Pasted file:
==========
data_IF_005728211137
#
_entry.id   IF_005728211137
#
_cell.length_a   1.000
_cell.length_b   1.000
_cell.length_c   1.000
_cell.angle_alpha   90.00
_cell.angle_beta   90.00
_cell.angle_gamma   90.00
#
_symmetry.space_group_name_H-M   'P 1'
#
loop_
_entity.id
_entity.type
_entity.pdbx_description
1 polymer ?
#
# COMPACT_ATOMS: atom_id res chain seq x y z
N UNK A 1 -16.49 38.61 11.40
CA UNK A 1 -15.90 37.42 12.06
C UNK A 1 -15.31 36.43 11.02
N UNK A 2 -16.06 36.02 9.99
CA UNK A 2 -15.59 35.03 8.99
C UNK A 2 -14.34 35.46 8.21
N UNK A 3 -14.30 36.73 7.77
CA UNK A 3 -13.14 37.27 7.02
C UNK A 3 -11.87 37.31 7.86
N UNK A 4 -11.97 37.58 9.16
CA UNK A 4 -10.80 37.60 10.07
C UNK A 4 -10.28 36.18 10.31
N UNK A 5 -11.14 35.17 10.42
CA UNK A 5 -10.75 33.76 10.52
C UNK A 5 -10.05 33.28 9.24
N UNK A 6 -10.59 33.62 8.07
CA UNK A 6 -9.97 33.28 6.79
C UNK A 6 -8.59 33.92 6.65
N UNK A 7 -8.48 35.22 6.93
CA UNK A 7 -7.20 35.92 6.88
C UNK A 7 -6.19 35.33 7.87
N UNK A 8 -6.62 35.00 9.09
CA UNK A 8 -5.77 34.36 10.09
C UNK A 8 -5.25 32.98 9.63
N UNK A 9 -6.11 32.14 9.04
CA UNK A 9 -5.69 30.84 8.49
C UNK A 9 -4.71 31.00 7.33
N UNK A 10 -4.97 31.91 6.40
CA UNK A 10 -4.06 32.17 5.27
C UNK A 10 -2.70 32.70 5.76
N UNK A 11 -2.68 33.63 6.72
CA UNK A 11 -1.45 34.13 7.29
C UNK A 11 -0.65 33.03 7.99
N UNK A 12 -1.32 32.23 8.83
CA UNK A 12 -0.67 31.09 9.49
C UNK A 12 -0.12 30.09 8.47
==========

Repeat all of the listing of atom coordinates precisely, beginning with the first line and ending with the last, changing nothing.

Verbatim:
data_IF_005728211137
#
_entry.id   IF_005728211137
#
_cell.length_a   1.000
_cell.length_b   1.000
_cell.length_c   1.000
_cell.angle_alpha   90.00
_cell.angle_beta   90.00
_cell.angle_gamma   90.00
#
_symmetry.space_group_name_H-M   'P 1'
#
loop_
_entity.id
_entity.type
_entity.pdbx_description
1 polymer ?
#
# COMPACT_ATOMS: atom_id res chain seq x y z
N UNK A 1 -16.49 38.61 11.40
CA UNK A 1 -15.90 37.42 12.06
C UNK A 1 -15.31 36.43 11.02
N UNK A 2 -16.06 36.02 9.99
CA UNK A 2 -15.59 35.03 8.99
C UNK A 2 -14.34 35.46 8.21
N UNK A 3 -14.30 36.73 7.77
CA UNK A 3 -13.14 37.27 7.02
C UNK A 3 -11.87 37.31 7.86
N UNK A 4 -11.97 37.58 9.16
CA UNK A 4 -10.80 37.60 10.07
C UNK A 4 -10.28 36.18 10.31
N UNK A 5 -11.14 35.17 10.42
CA UNK A 5 -10.75 33.76 10.52
C UNK A 5 -10.05 33.28 9.24
N UNK A 6 -10.59 33.62 8.07
CA UNK A 6 -9.97 33.28 6.79
C UNK A 6 -8.59 33.92 6.65
N UNK A 7 -8.48 35.22 6.93
CA UNK A 7 -7.20 35.92 6.88
C UNK A 7 -6.19 35.33 7.87
N UNK A 8 -6.62 35.00 9.09
CA UNK A 8 -5.77 34.36 10.09
C UNK A 8 -5.25 32.98 9.63
N UNK A 9 -6.11 32.14 9.04
CA UNK A 9 -5.69 30.84 8.49
C UNK A 9 -4.71 31.00 7.33
N UNK A 10 -4.97 31.91 6.40
CA UNK A 10 -4.06 32.17 5.27
C UNK A 10 -2.70 32.70 5.76
N UNK A 11 -2.68 33.63 6.72
CA UNK A 11 -1.45 34.13 7.29
C UNK A 11 -0.65 33.03 7.99
N UNK A 12 -1.32 32.23 8.83
CA UNK A 12 -0.67 31.09 9.49
C UNK A 12 -0.12 30.09 8.47